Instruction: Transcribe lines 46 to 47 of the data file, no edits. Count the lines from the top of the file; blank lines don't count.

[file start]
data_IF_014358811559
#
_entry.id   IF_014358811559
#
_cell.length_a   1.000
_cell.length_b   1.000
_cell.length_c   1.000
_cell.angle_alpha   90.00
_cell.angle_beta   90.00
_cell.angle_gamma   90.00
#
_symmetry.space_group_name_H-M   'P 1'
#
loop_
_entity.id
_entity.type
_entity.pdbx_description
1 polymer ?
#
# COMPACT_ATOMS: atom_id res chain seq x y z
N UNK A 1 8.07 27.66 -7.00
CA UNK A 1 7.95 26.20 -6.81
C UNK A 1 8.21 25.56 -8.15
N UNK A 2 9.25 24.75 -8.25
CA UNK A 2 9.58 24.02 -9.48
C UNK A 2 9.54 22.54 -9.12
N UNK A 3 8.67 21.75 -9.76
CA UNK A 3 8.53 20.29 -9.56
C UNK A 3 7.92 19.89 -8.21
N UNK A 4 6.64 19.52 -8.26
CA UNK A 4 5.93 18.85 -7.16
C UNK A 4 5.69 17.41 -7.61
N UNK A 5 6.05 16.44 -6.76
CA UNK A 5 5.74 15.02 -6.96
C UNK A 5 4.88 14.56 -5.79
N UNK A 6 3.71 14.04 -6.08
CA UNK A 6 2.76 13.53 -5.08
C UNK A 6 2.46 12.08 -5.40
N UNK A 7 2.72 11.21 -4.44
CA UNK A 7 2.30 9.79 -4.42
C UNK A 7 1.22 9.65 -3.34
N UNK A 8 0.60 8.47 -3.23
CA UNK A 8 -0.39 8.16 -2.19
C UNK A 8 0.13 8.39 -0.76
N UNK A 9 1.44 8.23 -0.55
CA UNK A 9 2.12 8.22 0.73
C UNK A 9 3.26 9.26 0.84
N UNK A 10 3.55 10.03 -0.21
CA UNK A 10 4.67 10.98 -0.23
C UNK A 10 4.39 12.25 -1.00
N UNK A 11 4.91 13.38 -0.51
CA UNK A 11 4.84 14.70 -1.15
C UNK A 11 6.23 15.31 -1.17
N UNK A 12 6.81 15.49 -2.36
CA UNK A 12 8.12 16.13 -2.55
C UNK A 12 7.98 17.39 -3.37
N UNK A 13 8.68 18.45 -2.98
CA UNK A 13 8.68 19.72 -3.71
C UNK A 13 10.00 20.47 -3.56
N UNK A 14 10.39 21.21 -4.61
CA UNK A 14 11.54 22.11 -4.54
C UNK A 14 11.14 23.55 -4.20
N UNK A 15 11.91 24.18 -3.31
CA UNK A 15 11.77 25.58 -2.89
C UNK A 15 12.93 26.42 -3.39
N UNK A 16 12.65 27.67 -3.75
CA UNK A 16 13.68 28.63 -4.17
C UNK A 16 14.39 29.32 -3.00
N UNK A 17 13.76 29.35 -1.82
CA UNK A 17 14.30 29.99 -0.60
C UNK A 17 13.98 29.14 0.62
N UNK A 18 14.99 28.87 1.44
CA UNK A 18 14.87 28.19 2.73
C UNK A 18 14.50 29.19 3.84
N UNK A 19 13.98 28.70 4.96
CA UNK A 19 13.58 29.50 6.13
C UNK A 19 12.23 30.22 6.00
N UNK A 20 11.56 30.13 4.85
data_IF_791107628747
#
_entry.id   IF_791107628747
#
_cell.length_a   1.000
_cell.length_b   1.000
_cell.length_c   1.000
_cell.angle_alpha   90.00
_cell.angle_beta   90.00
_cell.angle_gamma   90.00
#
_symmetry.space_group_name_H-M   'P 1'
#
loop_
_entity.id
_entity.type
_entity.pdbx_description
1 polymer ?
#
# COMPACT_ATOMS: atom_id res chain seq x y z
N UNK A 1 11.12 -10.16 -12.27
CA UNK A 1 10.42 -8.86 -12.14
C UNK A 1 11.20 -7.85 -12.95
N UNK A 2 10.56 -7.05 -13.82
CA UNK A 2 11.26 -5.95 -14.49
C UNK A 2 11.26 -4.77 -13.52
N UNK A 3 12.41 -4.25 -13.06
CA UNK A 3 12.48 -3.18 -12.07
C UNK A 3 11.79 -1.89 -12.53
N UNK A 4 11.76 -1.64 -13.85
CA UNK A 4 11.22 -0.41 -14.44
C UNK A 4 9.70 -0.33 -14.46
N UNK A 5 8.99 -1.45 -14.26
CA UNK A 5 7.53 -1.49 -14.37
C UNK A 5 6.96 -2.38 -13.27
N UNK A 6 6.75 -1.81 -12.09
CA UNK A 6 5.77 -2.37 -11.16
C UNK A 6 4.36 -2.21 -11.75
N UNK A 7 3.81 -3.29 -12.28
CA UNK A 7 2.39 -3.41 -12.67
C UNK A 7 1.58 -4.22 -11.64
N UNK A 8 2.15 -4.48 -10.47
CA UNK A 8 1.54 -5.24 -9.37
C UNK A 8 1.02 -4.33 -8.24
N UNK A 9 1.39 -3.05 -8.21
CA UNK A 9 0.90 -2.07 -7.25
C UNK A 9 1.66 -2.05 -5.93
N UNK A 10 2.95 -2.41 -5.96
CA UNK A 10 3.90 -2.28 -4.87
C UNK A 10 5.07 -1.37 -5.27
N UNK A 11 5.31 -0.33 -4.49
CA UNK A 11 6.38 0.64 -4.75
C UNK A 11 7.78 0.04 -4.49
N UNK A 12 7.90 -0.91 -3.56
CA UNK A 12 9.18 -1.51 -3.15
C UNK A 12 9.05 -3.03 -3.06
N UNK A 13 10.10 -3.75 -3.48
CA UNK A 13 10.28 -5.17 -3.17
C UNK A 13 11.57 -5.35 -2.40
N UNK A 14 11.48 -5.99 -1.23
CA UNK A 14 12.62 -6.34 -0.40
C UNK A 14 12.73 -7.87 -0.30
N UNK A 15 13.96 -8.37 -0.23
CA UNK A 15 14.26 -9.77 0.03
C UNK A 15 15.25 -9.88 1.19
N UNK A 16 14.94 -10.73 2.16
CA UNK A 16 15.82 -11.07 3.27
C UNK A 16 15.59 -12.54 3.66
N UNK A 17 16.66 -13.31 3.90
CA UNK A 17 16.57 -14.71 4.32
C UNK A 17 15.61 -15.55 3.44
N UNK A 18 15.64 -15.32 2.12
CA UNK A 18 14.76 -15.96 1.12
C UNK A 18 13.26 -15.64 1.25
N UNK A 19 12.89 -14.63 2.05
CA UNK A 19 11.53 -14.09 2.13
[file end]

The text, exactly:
CA UNK A 9 2.12 8.22 0.73
C UNK A 9 3.26 9.26 0.84